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Anal Fissure

Information about Anal Fissure

We Have to Know about the Anal Fissure

  • Small tear in the lining of the anal canal. Common in infants ages 6 to 24 months
  • Adults may develop anal fissures as a result of passing hard or large stools during bowel movements

Could be dangerous, if the answer is YES for any one of the following questions

  • Pain or bleeding with bowel movements?

Causes of Anal Fissure

  • Large or hard stool passing through the anal canal during bowel movements
  • Constipation and straining during bowel movements
  • Inflammation of the anorectal area, such as is caused by inflammatory bowel disease (IBD)
  • Anal sex (rarely)

Do’s and Don’ts of Anal Fissure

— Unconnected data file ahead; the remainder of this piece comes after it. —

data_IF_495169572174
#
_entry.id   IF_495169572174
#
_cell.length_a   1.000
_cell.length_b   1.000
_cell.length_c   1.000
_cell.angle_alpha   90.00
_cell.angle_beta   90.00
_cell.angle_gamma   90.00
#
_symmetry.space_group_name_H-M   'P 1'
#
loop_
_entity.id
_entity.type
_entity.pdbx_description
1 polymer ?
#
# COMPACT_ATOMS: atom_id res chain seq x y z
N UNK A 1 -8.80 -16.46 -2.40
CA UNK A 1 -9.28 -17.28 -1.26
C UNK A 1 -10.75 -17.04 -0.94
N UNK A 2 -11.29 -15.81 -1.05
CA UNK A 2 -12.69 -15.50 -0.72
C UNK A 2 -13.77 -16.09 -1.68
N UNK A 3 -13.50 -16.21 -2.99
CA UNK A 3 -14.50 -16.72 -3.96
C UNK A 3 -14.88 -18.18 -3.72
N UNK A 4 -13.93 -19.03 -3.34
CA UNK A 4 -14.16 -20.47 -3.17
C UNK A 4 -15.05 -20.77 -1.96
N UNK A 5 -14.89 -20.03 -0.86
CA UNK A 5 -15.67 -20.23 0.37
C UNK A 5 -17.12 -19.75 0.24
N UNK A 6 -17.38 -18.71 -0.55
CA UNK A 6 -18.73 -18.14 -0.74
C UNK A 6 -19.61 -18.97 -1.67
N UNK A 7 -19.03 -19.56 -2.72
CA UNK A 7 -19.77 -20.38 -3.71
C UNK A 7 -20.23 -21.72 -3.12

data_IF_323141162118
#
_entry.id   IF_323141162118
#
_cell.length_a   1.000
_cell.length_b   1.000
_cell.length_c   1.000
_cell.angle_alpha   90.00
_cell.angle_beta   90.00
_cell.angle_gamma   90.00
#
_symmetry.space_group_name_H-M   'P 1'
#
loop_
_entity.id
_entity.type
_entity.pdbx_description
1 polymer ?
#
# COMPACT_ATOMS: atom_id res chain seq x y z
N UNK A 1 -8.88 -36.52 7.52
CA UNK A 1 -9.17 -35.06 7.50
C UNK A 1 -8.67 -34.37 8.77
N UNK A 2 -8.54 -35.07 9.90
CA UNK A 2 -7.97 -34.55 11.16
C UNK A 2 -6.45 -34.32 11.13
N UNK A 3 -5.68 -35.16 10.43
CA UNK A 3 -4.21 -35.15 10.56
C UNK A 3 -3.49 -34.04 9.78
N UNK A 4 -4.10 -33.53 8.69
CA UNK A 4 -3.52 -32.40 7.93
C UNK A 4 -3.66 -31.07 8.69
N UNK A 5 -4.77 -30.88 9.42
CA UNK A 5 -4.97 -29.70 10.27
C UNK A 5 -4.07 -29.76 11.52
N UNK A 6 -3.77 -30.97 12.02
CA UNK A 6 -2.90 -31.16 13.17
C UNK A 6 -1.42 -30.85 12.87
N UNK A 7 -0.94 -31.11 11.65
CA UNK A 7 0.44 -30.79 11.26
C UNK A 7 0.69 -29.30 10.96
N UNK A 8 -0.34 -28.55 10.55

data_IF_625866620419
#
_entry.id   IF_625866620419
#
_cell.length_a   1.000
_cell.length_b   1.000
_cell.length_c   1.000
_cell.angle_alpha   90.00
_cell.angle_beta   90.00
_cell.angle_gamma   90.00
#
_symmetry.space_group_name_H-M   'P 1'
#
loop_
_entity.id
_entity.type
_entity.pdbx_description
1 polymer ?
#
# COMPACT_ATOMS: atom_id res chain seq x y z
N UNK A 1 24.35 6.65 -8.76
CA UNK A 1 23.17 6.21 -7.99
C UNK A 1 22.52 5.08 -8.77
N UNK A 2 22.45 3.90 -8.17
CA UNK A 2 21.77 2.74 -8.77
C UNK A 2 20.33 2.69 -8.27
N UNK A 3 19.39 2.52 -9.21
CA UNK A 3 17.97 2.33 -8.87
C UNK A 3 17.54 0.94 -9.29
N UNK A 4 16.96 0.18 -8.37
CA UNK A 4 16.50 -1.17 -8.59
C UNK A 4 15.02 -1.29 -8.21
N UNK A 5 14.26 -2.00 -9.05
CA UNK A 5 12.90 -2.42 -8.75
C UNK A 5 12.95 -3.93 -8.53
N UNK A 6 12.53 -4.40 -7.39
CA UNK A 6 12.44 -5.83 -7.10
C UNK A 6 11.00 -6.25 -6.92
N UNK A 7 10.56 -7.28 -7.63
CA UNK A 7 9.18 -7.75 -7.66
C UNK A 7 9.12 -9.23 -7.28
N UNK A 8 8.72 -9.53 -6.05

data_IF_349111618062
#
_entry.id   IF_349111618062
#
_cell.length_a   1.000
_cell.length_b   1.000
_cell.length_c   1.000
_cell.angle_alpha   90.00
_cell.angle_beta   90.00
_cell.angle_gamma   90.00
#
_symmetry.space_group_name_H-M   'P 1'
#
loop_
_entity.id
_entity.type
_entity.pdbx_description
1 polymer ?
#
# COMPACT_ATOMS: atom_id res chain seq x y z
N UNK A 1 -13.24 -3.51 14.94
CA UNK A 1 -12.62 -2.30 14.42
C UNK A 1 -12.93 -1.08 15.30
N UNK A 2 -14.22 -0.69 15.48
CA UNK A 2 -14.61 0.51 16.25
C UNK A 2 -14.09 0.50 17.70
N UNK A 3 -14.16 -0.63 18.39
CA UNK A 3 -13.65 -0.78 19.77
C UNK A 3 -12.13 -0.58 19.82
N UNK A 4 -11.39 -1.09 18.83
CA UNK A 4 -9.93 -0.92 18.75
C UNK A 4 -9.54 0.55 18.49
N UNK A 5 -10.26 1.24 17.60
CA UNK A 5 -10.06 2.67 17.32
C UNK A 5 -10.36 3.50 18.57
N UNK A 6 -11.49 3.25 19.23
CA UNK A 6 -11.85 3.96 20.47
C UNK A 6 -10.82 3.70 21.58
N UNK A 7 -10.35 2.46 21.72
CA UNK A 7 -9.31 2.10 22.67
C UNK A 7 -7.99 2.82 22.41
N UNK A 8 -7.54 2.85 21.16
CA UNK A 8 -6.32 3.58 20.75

• Prevent constipation. Eat high-fiber foods, drink fluids and exercise

Signs & Symptoms of Anal Fissure

  • Pain or burning during bowel movements that eases until the next bowel movement
  • Bright red blood on the outside of the stool after a bowel movement
  • Itching or irritation around the anus
  • Cracked skin

Medical advice for Anal Fissure

  • See your doctor if you have pain during bowel movements or blood on stools after a bowel movement

Risk factors of Anal Fissure

  • Old age
  • Crohn’s disease

Treatment for Anal Fissure

  • Dietary advice
  • Sitz bath
  • Topical preparations
  • Surgery

Self-care for Anal Fissure

  • Increase your fiber intake by eating more fruits, vegetables, nuts, and whole grains
  • Drink adequate fluids
  • Exercise regularly
  • Avoid straining during bowel movements
  • Develop regular bowel habit

Investigations for Anal Fissure

  • Medical history and a physical exam, including inspection of the anal region
Information about Anal Fissure
    Symptoms of Anal Fissure